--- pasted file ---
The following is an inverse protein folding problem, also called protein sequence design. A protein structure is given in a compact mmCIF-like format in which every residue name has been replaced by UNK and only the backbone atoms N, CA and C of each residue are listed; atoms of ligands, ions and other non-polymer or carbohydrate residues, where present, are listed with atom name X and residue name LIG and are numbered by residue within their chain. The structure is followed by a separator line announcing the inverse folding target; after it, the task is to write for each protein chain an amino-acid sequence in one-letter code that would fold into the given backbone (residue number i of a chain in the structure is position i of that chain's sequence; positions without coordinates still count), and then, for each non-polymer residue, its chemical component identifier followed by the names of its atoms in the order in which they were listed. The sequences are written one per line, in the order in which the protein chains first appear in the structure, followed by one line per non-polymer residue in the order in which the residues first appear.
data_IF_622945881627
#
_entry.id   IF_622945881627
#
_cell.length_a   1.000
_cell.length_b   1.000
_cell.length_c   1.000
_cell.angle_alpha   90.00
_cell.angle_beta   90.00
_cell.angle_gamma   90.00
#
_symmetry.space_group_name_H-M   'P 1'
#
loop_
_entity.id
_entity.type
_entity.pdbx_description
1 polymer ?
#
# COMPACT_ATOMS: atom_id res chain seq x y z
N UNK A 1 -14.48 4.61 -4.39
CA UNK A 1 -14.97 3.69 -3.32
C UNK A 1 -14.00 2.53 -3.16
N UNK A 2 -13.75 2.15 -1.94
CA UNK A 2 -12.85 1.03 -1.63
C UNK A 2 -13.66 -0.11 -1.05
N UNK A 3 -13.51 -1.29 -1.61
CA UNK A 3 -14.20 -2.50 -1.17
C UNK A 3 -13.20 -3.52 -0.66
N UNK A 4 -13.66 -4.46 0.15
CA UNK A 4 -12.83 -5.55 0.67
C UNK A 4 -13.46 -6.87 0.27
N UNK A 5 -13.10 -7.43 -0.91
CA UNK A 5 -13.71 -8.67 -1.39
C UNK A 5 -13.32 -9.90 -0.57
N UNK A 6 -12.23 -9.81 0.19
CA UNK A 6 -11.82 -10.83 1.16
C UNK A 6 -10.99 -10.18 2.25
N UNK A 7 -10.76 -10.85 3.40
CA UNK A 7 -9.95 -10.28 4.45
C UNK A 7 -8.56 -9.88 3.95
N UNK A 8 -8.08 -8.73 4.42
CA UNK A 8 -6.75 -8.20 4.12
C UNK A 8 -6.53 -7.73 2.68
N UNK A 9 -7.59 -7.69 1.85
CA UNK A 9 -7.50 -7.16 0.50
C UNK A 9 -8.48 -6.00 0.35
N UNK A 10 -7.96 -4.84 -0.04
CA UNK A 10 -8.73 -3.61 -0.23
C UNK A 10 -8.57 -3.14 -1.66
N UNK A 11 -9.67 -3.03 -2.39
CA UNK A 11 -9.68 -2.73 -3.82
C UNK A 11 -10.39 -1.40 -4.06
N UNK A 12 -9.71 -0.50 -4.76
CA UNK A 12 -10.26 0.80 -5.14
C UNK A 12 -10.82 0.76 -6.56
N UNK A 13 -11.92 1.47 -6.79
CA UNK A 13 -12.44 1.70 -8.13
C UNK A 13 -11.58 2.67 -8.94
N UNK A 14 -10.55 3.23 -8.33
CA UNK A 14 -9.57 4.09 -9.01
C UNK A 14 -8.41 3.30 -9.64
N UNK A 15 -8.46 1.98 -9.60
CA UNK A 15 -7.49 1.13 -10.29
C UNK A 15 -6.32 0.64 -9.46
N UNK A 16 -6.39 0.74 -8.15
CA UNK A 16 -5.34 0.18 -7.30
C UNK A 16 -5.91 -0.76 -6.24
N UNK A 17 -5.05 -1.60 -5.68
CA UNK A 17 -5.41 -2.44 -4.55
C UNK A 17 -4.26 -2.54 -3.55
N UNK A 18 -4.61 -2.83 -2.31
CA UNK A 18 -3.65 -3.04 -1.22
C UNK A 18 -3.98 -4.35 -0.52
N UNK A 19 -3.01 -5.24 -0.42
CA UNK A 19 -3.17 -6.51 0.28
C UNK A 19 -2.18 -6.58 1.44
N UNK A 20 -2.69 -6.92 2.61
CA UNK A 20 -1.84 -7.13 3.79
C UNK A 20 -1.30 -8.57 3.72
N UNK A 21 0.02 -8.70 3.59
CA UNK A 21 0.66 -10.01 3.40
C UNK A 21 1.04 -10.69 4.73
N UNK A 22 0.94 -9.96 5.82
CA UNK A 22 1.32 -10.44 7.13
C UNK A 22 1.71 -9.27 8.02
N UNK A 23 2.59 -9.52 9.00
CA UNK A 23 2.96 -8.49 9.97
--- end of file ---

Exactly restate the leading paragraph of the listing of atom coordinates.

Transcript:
The following is an inverse protein folding problem, also called protein sequence design. A protein structure is given in a compact mmCIF-like format in which every residue name has been replaced by UNK and only the backbone atoms N, CA and C of each residue are listed; atoms of ligands, ions and other non-polymer or carbohydrate residues, where present, are listed with atom name X and residue name LIG and are numbered by residue within their chain. The structure is followed by a separator line announcing the inverse folding target; after it, the task is to write for each protein chain an amino-acid sequence in one-letter code that would fold into the given backbone (residue number i of a chain in the structure is position i of that chain's sequence; positions without coordinates still count), and then, for each non-polymer residue, its chemical component identifier followed by the names of its atoms in the order in which they were listed. The sequences are written one per line, in the order in which the protein chains first appear in the structure, followed by one line per non-polymer residue in the order in which the residues first appear.